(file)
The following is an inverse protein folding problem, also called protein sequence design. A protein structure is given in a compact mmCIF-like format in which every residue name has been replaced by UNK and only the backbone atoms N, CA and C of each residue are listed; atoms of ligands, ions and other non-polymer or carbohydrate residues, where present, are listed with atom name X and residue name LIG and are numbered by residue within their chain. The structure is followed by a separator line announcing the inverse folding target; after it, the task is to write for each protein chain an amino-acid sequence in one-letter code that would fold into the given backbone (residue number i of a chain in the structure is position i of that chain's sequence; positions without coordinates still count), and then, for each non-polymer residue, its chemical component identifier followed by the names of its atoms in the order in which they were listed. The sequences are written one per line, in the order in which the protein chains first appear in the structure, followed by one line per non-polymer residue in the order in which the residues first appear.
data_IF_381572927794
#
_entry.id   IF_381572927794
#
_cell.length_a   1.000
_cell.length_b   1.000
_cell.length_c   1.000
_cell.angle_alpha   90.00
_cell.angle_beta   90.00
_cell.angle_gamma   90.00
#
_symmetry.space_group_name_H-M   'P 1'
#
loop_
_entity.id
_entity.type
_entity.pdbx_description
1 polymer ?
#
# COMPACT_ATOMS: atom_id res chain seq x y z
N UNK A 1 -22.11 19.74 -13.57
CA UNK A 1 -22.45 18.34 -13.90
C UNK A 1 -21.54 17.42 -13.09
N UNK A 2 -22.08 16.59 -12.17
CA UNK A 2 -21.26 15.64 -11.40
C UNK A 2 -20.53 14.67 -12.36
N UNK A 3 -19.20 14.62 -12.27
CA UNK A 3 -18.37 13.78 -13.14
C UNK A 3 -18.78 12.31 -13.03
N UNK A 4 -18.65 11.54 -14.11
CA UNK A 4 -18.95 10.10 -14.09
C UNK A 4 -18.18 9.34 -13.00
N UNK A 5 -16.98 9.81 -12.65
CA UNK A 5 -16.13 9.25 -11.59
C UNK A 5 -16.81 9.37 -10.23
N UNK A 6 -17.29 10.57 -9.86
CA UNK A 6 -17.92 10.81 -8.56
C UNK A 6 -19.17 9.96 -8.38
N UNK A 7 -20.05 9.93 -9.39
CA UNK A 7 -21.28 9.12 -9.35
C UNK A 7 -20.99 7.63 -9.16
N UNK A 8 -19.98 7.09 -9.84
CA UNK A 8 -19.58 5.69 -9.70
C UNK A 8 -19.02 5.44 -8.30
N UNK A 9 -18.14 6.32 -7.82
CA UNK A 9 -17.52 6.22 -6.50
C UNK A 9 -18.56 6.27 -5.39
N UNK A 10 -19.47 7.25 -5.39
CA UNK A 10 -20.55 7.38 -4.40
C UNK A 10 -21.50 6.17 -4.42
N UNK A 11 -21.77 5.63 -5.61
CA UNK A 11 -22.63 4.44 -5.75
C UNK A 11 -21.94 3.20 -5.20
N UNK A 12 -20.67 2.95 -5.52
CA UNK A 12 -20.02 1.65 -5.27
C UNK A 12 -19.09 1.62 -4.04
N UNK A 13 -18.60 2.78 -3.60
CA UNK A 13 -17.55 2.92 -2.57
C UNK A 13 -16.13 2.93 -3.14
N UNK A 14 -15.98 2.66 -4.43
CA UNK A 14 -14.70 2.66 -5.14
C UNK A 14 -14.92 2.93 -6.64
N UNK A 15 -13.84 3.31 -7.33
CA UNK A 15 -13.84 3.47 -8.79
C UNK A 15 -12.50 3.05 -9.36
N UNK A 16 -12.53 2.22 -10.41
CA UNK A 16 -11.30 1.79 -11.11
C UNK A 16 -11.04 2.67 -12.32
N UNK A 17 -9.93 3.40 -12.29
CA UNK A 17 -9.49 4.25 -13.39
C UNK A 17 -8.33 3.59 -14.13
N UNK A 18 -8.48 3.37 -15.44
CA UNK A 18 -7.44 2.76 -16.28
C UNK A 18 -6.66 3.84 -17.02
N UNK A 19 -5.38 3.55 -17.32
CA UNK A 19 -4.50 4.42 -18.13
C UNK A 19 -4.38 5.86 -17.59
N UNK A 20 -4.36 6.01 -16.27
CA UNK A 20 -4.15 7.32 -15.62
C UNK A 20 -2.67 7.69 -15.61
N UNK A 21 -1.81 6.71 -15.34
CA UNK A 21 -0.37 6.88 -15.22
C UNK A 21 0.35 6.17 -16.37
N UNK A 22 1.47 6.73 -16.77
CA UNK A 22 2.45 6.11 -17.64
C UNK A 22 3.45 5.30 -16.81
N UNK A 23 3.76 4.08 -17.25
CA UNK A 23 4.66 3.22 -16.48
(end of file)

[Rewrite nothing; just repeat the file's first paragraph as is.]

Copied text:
The following is an inverse protein folding problem, also called protein sequence design. A protein structure is given in a compact mmCIF-like format in which every residue name has been replaced by UNK and only the backbone atoms N, CA and C of each residue are listed; atoms of ligands, ions and other non-polymer or carbohydrate residues, where present, are listed with atom name X and residue name LIG and are numbered by residue within their chain. The structure is followed by a separator line announcing the inverse folding target; after it, the task is to write for each protein chain an amino-acid sequence in one-letter code that would fold into the given backbone (residue number i of a chain in the structure is position i of that chain's sequence; positions without coordinates still count), and then, for each non-polymer residue, its chemical component identifier followed by the names of its atoms in the order in which they were listed. The sequences are written one per line, in the order in which the protein chains first appear in the structure, followed by one line per non-polymer residue in the order in which the residues first appear.